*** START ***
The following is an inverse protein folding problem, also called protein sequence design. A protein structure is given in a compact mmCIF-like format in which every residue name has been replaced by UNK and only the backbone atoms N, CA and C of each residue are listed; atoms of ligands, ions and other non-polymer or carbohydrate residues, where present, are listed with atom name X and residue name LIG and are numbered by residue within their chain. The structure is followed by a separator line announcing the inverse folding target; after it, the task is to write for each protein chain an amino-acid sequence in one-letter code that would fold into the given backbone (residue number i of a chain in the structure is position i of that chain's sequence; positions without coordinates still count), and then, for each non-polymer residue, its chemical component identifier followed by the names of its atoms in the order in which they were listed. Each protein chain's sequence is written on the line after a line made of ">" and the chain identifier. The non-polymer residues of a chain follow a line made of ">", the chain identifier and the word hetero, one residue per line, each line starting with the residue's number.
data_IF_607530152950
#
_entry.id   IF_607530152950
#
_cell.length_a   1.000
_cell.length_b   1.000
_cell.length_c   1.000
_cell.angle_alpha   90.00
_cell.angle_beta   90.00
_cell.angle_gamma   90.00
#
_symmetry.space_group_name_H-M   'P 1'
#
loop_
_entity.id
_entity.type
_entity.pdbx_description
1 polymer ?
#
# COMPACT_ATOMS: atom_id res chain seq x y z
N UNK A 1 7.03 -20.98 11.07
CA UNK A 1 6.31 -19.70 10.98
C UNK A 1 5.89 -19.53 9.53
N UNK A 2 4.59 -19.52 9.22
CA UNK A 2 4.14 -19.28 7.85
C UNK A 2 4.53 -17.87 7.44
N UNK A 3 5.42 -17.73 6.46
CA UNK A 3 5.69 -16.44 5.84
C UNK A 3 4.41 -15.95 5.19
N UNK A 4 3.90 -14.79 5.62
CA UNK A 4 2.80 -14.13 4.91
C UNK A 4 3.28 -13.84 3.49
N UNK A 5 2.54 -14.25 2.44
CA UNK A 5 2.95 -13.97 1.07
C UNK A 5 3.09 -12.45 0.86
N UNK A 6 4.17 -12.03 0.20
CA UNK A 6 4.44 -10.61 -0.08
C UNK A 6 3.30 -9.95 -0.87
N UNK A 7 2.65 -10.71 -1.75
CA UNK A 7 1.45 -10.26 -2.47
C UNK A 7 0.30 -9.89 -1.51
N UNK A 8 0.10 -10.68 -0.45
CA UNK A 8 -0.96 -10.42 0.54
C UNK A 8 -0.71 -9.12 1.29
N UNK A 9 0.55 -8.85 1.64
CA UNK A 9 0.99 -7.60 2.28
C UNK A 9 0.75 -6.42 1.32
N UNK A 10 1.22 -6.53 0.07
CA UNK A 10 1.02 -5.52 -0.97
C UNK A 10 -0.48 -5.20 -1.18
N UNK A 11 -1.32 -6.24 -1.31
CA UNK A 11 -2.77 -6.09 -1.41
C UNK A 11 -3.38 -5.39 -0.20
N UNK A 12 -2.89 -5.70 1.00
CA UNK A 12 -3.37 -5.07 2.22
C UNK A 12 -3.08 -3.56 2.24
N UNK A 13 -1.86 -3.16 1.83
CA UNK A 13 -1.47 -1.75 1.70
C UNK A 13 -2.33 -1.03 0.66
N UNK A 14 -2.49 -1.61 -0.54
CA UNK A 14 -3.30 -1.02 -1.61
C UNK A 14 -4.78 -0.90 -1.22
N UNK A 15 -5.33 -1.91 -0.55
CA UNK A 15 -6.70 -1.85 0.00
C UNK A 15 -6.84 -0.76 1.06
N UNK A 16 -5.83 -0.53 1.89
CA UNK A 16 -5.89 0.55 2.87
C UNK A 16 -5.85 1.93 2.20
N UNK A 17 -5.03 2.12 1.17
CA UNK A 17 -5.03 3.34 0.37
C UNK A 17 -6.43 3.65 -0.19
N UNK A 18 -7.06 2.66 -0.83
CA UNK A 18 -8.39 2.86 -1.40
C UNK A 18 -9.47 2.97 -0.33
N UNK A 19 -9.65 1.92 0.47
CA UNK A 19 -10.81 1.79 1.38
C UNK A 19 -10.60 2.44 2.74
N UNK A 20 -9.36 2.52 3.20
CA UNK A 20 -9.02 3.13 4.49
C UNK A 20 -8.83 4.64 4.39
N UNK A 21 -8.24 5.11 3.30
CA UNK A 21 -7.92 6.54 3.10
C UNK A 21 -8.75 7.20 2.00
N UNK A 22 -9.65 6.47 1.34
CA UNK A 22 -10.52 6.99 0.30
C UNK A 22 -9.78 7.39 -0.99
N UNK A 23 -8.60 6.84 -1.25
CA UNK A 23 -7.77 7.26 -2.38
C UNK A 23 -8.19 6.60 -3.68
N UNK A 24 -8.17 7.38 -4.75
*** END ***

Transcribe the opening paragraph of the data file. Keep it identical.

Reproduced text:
The following is an inverse protein folding problem, also called protein sequence design. A protein structure is given in a compact mmCIF-like format in which every residue name has been replaced by UNK and only the backbone atoms N, CA and C of each residue are listed; atoms of ligands, ions and other non-polymer or carbohydrate residues, where present, are listed with atom name X and residue name LIG and are numbered by residue within their chain. The structure is followed by a separator line announcing the inverse folding target; after it, the task is to write for each protein chain an amino-acid sequence in one-letter code that would fold into the given backbone (residue number i of a chain in the structure is position i of that chain's sequence; positions without coordinates still count), and then, for each non-polymer residue, its chemical component identifier followed by the names of its atoms in the order in which they were listed. Each protein chain's sequence is written on the line after a line made of ">" and the chain identifier. The non-polymer residues of a chain follow a line made of ">", the chain identifier and the word hetero, one residue per line, each line starting with the residue's number.